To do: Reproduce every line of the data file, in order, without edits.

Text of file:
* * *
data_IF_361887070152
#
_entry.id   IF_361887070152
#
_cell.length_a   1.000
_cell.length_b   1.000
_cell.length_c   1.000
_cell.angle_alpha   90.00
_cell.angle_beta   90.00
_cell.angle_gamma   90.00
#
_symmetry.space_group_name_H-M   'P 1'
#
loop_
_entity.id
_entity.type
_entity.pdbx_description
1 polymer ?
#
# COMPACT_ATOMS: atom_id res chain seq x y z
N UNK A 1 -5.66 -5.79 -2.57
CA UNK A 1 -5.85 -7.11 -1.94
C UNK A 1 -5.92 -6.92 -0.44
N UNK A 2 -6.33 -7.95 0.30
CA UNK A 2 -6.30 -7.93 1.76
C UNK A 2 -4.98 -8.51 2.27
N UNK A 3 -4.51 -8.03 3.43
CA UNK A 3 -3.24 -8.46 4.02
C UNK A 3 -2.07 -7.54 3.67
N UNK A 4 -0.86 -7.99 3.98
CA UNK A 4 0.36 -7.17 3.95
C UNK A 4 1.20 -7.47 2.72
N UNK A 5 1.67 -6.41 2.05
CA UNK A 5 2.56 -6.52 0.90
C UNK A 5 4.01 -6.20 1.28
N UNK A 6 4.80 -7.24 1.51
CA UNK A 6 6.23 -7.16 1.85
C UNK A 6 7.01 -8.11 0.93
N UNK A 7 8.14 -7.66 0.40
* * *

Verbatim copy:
data_IF_361887070152
#
_entry.id   IF_361887070152
#
_cell.length_a   1.000
_cell.length_b   1.000
_cell.length_c   1.000
_cell.angle_alpha   90.00
_cell.angle_beta   90.00
_cell.angle_gamma   90.00
#
_symmetry.space_group_name_H-M   'P 1'
#
loop_
_entity.id
_entity.type
_entity.pdbx_description
1 polymer ?
#
# COMPACT_ATOMS: atom_id res chain seq x y z
N UNK A 1 -5.66 -5.79 -2.57
CA UNK A 1 -5.85 -7.11 -1.94
C UNK A 1 -5.92 -6.92 -0.44
N UNK A 2 -6.33 -7.95 0.30
CA UNK A 2 -6.30 -7.93 1.76
C UNK A 2 -4.98 -8.51 2.27
N UNK A 3 -4.51 -8.03 3.43
CA UNK A 3 -3.24 -8.46 4.02
C UNK A 3 -2.07 -7.54 3.67
N UNK A 4 -0.86 -7.99 3.98
CA UNK A 4 0.36 -7.17 3.95
C UNK A 4 1.20 -7.47 2.72
N UNK A 5 1.67 -6.41 2.05
CA UNK A 5 2.56 -6.52 0.90
C UNK A 5 4.01 -6.20 1.28
N UNK A 6 4.80 -7.24 1.51
CA UNK A 6 6.23 -7.16 1.85
C UNK A 6 7.01 -8.11 0.93
N UNK A 7 8.14 -7.66 0.40